Wednesday, December 21, 2005

Game Log 12/21/2005 or I've Got a Lot to Learn

I had two strong partners tonight--one of them officiated one of the state finals last year. They immediately appointed me the head ref because I had the shiniest shoes. I had the least experience--and especially the least 3-man experience--of any of us, but I made do.

We were anticipating a blowout, but much to our surprise, Blue (who we thought would get stomped) led by 9 after the first quarter. They held on until the fourth quarter, when a white run put them away--White won by 10. Things were a little bit rougher in the post than I'd like. I talked to the two kids I thought were the largest culprits...they mostly cleaned it up.

On the whole, I think I had a fine game, with a couple of exceptions I'll get to later. But I found a lot of the night difficult because my partners kept giving me advice on the floor. At every time out in the first quarter, they would head over and tell me a million billion things to change. I'll admit I'm not yet 100% comfortable with 3-man mechanics, but I can only handle one or two recommendations for change at a time. They wanted me to focus on and change everything. I finally told them to back off...I'd be happy to listen after the game, but not during.

I continue to be worried about where to look. Out of the 100+ suggestions I got tonight, one of the two big ones I'll take with me is that I'm actually too intensely looking in my area. When I'm C, for instance, I'm so focused on potential back picks and back-door play that I occasionally didn't pick up the ball when it came to my side of the floor. In general, I need to worry less about my area of the floor and open up my awareness--although not my eyes!--to the game, to the play, to what is likely to develop. The floor areas will follow.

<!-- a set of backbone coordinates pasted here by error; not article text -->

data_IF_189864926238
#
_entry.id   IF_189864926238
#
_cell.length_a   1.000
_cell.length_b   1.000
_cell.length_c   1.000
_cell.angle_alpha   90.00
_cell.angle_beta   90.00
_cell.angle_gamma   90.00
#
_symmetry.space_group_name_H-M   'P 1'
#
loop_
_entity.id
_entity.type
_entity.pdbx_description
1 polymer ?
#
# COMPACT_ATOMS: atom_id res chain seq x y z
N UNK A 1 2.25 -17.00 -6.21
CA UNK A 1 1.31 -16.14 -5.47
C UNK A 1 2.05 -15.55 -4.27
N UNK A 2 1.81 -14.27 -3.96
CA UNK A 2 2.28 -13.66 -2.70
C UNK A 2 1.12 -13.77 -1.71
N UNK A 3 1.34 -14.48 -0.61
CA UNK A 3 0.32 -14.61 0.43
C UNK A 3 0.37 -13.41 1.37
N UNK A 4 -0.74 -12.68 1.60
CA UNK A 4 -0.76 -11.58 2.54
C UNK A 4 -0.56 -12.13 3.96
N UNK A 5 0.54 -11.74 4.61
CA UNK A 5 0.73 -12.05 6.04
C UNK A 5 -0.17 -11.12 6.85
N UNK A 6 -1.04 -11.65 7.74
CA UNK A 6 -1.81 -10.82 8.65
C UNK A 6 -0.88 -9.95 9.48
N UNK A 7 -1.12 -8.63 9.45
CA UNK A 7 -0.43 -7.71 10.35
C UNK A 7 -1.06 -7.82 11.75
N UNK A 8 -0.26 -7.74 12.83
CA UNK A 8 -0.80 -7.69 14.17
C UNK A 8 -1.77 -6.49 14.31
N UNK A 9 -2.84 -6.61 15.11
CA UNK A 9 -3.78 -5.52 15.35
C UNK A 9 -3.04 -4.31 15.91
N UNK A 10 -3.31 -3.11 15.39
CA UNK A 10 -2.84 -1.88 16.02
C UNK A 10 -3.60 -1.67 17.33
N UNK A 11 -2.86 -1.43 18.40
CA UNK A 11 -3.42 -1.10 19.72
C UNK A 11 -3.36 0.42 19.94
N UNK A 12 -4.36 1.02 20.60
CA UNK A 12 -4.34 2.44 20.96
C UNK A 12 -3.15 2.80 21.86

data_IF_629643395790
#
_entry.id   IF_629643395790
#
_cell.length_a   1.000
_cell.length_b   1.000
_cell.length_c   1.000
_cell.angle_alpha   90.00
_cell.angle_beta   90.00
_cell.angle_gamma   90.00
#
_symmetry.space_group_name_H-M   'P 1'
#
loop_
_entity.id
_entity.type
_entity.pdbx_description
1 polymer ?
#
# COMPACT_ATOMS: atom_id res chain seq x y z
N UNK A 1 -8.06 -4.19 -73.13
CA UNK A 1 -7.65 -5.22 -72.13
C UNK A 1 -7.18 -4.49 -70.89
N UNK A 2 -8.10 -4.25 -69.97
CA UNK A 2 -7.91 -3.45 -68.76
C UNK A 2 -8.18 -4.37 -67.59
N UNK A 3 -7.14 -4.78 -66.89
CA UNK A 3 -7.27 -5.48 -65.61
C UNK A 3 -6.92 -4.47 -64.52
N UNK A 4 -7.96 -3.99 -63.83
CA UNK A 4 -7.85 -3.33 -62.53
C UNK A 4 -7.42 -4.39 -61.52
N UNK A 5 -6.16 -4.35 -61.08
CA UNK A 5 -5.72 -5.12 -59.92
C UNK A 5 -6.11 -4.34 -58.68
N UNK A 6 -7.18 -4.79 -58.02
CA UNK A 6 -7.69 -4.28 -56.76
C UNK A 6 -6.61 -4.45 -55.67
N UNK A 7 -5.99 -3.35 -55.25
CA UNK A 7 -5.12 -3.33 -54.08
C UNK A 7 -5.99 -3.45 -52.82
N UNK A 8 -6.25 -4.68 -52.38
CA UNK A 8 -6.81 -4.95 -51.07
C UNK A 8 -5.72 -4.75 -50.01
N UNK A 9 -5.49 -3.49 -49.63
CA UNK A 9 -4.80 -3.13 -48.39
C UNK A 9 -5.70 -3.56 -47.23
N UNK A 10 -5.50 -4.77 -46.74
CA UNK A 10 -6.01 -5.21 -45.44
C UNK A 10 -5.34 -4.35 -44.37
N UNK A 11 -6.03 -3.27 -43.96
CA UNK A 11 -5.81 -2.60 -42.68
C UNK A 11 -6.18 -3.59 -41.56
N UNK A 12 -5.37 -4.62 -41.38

I was especially impressed with how much information my partners had about each player at the end of the game. "White 10 was a disrupter. Blue 32 was rough in the post, and Blue 34 was rough outside. I thought White 12 was going to lose it..." etc. I don't yet have that level of intense knowledge of all of the players. I need to expand my mind.

The second bit I need to work on is to have a slightly more patient whistle, especially in grey areas. I had two calls that I'd like back--both on the shot. In each case, I anticipated a little bit, and that hurt me. Most egregious was a foul on a 3-point shot. Blue 4 came and took a flying leap and the shooter. I was C and right behind the shooter, and was amazed at how quickly 4 came at her...and she sailed right by...and I tooted my whistle. Damn, but I kicked that one--probably the worst call I've made this year. The coach asked me what I had, and I said she was grazed with the body, but I didn't like the call. MISTAKE. The coach was cool, but my partners rightly said I'd better limit my admission of mistakes to out-of-bounds plays and not to shooting fouls--especially not 3 shots.

Nonetheless, I do feel I had a good game, in spite of my partners' hundred or so recommended changes and challenges to my calls. I'm not knocking my partners, who are excellent referees--I aspire to be as strong as they are. But I do wish they'd taken the time to point out a thing or two I did right, because I'm sure I did at least one thing right tonight.

THINGS I DID WELL: Overall judgement, maintained decent confidence (I think)